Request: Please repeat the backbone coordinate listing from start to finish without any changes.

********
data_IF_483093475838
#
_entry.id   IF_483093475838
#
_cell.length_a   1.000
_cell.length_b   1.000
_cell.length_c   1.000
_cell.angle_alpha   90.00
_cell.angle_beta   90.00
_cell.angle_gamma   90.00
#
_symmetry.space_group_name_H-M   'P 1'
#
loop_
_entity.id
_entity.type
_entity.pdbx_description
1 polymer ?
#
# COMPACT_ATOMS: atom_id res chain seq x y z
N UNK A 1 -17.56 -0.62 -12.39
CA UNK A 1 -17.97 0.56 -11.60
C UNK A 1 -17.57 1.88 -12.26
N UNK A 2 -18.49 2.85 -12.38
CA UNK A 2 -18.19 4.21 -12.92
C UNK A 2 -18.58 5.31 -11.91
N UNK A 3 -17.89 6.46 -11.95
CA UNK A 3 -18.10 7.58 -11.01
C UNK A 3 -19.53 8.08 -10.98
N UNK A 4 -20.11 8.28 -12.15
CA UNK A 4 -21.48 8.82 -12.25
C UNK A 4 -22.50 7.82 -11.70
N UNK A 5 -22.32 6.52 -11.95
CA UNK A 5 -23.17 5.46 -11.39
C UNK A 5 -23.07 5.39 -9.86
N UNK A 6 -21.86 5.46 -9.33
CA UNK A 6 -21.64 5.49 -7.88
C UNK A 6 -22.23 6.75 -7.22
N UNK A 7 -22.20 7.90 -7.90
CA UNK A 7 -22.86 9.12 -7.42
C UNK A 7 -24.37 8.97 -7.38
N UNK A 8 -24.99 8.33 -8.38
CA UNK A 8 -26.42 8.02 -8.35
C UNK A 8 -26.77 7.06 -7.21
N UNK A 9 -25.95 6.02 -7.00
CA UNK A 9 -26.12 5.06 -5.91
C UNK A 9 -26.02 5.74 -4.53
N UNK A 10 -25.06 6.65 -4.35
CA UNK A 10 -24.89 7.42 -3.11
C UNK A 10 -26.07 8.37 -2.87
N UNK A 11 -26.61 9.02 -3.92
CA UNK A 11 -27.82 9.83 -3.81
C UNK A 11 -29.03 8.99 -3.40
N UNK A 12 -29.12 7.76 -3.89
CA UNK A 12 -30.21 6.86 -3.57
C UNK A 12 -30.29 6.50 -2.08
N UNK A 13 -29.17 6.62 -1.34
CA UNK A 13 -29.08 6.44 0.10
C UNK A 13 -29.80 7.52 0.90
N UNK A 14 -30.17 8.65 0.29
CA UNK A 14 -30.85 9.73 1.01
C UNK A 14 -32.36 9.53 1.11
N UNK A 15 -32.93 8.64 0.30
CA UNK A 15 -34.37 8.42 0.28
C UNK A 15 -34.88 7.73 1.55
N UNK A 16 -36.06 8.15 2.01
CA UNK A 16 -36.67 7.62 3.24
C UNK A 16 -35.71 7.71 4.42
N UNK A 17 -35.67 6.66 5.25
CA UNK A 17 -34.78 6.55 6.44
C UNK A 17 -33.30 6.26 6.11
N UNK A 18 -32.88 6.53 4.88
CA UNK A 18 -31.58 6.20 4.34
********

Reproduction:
data_IF_483093475838
#
_entry.id   IF_483093475838
#
_cell.length_a   1.000
_cell.length_b   1.000
_cell.length_c   1.000
_cell.angle_alpha   90.00
_cell.angle_beta   90.00
_cell.angle_gamma   90.00
#
_symmetry.space_group_name_H-M   'P 1'
#
loop_
_entity.id
_entity.type
_entity.pdbx_description
1 polymer ?
#
# COMPACT_ATOMS: atom_id res chain seq x y z
N UNK A 1 -17.56 -0.62 -12.39
CA UNK A 1 -17.97 0.56 -11.60
C UNK A 1 -17.57 1.88 -12.26
N UNK A 2 -18.49 2.85 -12.38
CA UNK A 2 -18.19 4.21 -12.92
C UNK A 2 -18.58 5.31 -11.91
N UNK A 3 -17.89 6.46 -11.95
CA UNK A 3 -18.10 7.58 -11.01
C UNK A 3 -19.53 8.08 -10.98
N UNK A 4 -20.11 8.28 -12.15
CA UNK A 4 -21.48 8.82 -12.25
C UNK A 4 -22.50 7.82 -11.70
N UNK A 5 -22.32 6.52 -11.95
CA UNK A 5 -23.17 5.46 -11.39
C UNK A 5 -23.07 5.39 -9.86
N UNK A 6 -21.86 5.46 -9.33
CA UNK A 6 -21.64 5.49 -7.88
C UNK A 6 -22.23 6.75 -7.22
N UNK A 7 -22.20 7.90 -7.90
CA UNK A 7 -22.86 9.12 -7.42
C UNK A 7 -24.37 8.97 -7.38
N UNK A 8 -24.99 8.33 -8.38
CA UNK A 8 -26.42 8.02 -8.35
C UNK A 8 -26.77 7.06 -7.21
N UNK A 9 -25.95 6.02 -7.00
CA UNK A 9 -26.12 5.06 -5.91
C UNK A 9 -26.02 5.74 -4.53
N UNK A 10 -25.06 6.65 -4.35
CA UNK A 10 -24.89 7.42 -3.11
C UNK A 10 -26.07 8.37 -2.87
N UNK A 11 -26.61 9.02 -3.92
CA UNK A 11 -27.82 9.83 -3.81
C UNK A 11 -29.03 8.99 -3.40
N UNK A 12 -29.12 7.76 -3.89
CA UNK A 12 -30.21 6.86 -3.57
C UNK A 12 -30.29 6.50 -2.08
N UNK A 13 -29.17 6.62 -1.34
CA UNK A 13 -29.08 6.44 0.10
C UNK A 13 -29.80 7.52 0.90
N UNK A 14 -30.17 8.65 0.29
CA UNK A 14 -30.85 9.73 1.01
C UNK A 14 -32.36 9.53 1.11
N UNK A 15 -32.93 8.64 0.30
CA UNK A 15 -34.37 8.42 0.28
C UNK A 15 -34.88 7.73 1.55
N UNK A 16 -36.06 8.15 2.01
CA UNK A 16 -36.67 7.62 3.24
C UNK A 16 -35.71 7.71 4.42
N UNK A 17 -35.67 6.66 5.25
CA UNK A 17 -34.78 6.55 6.44
C UNK A 17 -33.30 6.26 6.11
N UNK A 18 -32.88 6.53 4.88
CA UNK A 18 -31.58 6.20 4.34